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Why should you be concerned about animal mills?

New legislation in New York has finally clamped down on the selling of domestic pets such as dogs and cats. It’s hoped that this well help eradicate animal mills, where pets are bred with little regard for their wellbeing.

Last December, the state of New York passed a law in which the sale of dogs, cats, and rabbits is to be prohibited.

The law, set to take effect in 2024, has been celebrated by animal welfare advocates. The states of California, Illinois, and, Maryland have also implemented similar laws on animal sales.

What exactly are ‘animal sales?’ This is simply the purchasing of animals, usually for livestock or for domestic purposes from a seller. For domestic pets, there are ‘mills’ designated for their breeding.

These can be ‘puppy mills’, ‘kitten mills’, or ‘rabbit mills.’ Animals are selectively bred in order for their offspring to be born with appealing traits.

According to the Humane Society of the United States, there are approximately 10 000 active puppy mills in the US alone from which at least 2.6 million puppies are bred from.

In 2016, a man in Australia was apprehended for running a kitten mill in which at least 23% of the Bengals cats bred had to be euthanised due to the poor conditions they were raised in.

The statistics on the number of animal mills worldwide are almost non-existent due to the lack of attention that animal welfare issues attain. This only makes the prevention of animal abuse through breeders harder to tackle on all fronts.

Animals that are bred in mills live in unhygienic conditions and have little to no freedom. They’re forced into cages and are separated from their mothers almost immediately after birth. These mills are also prone to overcrowding, increasing the spread of disease and potentially shortening their life span.

As of 2022, the global pet industry was worth $222.93 billion and that value is expected to only increase in the future.

So why exactly do some humans put animals through these treacherous conditions? The unsurprising answer is profit. In a world where our basic survival is dependent on our accessibility to money, these breeders would do anything to generate cash, even if it means sacrifice animal welfare.

Scientific studies have shown that animals suffer from post-traumatic stress disorder, similar to humans, and will likely be severely distressed if raised in a mill.

Fortunately, for those who are genuinely interested in making these animals a part of their family, there are always methods of fostering and adopting.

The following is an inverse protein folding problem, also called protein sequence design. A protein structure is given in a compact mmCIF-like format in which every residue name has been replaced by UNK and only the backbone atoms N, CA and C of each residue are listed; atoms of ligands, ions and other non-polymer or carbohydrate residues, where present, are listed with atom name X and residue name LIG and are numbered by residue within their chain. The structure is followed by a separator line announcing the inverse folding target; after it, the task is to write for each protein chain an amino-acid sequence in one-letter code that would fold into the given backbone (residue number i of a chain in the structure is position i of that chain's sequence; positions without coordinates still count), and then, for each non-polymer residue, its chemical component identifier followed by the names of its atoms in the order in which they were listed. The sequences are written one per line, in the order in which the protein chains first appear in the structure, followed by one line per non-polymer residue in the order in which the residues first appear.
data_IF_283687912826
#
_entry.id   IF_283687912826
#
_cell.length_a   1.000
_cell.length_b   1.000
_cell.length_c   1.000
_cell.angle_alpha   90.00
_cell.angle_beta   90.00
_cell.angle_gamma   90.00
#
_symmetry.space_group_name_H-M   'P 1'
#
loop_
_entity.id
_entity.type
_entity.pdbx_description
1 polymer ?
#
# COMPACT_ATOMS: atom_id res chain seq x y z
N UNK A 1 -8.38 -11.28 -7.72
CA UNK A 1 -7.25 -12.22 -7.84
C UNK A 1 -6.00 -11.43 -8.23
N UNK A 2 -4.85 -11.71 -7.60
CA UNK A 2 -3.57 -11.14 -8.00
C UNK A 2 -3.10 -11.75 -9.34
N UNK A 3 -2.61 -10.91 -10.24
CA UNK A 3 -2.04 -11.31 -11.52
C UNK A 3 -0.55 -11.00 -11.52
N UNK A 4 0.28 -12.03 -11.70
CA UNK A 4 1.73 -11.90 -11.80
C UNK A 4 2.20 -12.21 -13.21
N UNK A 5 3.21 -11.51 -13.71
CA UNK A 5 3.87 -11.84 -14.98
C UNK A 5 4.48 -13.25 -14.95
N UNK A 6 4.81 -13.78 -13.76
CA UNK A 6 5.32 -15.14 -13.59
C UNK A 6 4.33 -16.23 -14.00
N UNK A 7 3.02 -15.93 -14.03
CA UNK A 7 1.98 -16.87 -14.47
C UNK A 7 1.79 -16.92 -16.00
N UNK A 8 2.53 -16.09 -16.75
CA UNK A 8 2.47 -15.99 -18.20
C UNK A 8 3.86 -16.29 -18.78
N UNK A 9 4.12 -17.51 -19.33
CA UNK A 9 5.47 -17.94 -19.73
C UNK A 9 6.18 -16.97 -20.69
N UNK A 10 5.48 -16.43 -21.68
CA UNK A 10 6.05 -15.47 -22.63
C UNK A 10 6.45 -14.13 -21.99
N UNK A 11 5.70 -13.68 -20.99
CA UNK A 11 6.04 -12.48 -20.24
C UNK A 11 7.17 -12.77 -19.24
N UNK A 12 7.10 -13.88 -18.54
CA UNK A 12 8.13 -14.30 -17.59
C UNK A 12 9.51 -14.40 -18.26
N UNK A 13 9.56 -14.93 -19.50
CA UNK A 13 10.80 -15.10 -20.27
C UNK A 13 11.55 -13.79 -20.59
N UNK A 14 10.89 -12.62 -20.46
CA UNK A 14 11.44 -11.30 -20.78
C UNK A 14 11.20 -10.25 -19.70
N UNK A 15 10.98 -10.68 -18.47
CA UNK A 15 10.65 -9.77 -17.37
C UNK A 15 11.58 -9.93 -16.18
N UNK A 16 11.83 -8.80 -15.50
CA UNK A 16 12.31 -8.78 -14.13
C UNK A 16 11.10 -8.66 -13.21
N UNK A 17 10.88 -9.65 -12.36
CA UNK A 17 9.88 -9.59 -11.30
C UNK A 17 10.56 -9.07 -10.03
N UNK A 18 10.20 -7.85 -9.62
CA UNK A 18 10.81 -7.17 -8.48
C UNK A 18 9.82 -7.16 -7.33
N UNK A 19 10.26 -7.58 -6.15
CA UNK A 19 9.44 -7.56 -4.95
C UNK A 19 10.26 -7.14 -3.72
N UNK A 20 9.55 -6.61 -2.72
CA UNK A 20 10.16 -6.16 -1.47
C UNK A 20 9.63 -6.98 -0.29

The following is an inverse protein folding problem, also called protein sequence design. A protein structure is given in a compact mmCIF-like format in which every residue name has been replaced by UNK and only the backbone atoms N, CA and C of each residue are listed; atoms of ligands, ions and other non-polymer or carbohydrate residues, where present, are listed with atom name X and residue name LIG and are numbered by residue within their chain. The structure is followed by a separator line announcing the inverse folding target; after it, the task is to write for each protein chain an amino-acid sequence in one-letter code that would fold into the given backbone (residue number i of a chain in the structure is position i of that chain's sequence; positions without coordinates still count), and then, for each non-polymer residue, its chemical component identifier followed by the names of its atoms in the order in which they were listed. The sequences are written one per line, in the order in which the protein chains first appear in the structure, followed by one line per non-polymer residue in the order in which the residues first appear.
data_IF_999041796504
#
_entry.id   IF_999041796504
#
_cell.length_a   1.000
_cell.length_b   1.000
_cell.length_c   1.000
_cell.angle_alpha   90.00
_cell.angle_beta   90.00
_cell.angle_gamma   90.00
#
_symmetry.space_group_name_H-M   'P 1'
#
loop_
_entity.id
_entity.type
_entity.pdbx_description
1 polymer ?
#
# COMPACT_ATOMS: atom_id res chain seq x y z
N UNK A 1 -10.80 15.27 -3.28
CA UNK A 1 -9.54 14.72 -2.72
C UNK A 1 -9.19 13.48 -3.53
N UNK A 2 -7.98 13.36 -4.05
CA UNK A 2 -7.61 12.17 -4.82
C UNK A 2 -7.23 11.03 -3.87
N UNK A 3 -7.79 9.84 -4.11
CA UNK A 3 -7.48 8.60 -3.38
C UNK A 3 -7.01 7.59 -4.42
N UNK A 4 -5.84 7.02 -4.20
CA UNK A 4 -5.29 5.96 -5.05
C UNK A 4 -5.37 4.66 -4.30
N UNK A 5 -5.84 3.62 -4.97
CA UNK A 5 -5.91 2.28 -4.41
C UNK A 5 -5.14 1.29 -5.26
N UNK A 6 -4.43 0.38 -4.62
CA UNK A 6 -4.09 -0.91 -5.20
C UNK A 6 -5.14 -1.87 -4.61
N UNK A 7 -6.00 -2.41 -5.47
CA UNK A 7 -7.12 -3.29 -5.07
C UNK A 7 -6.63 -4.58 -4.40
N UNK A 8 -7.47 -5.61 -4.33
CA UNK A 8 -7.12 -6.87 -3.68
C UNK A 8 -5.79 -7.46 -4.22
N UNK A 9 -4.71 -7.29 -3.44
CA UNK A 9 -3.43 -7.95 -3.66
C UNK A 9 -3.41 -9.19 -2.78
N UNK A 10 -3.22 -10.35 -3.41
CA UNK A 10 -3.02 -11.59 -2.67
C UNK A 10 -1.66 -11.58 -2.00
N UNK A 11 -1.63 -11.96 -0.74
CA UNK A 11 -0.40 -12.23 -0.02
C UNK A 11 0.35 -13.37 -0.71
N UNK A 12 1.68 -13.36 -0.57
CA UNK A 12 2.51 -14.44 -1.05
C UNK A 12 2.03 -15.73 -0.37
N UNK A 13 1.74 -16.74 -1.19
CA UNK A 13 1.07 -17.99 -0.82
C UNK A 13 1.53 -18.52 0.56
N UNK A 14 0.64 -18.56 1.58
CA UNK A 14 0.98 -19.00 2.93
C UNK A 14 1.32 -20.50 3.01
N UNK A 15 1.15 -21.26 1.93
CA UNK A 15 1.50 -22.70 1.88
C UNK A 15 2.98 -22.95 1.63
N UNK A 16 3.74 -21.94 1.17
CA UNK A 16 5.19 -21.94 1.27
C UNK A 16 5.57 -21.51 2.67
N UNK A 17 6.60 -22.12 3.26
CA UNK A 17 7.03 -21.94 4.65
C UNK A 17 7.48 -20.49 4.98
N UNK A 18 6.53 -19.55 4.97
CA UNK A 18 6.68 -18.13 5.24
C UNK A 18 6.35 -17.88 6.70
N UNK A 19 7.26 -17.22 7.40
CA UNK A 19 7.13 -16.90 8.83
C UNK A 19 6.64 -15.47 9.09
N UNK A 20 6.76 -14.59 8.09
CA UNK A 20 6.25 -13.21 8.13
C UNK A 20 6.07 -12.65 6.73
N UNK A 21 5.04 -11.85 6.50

Fostering refers to a short-term commitment wherein one cares for the animal until a family that’s willing to adopt it is found. Adoption, on the other hand, is a long-term commitment and includes being responsible for the animal throughout its lifespan.

Both methods allow shelters to welcome more animals into their protection. This is especially important as the industry is currently tackling a growing animal overpopulation problem, largely caused by overbreeding and an abandonment of unwanted pets.

In the United States, approximately 3.9 million dogs are left in shelters every year. Taken into a global scale, that value would increase exponentially!

Some shelters end up euthanising animals in order to make space for more.

Fostering or adopting an animal into your home and family allows for other displaced animals to be safely brought into shelters. Compared to shopping for animals at pet shops, it is much cheaper to adopt them as adoption fees include vaccinations, spaying/neutering, and health tests. On top of all these, you’d be fighting against animal mills and animal cruelty as a whole.

It’s only a matter of time until the rest of the world has to resolve the inhumane treatment of animals. Hopefully we will see more legislation passed that is comparable to New York. To learn more about animal welfare and how you can take action refer to the sources below.


Humane Society International

Four Paws

International Animal Rescue

Society for the Prevention of Cruelty to Animals

International Fund for Animal Welfare


Until animal mills are firmly eradicated for good, continued legal action is paramount and necessary. Remember – always adopt.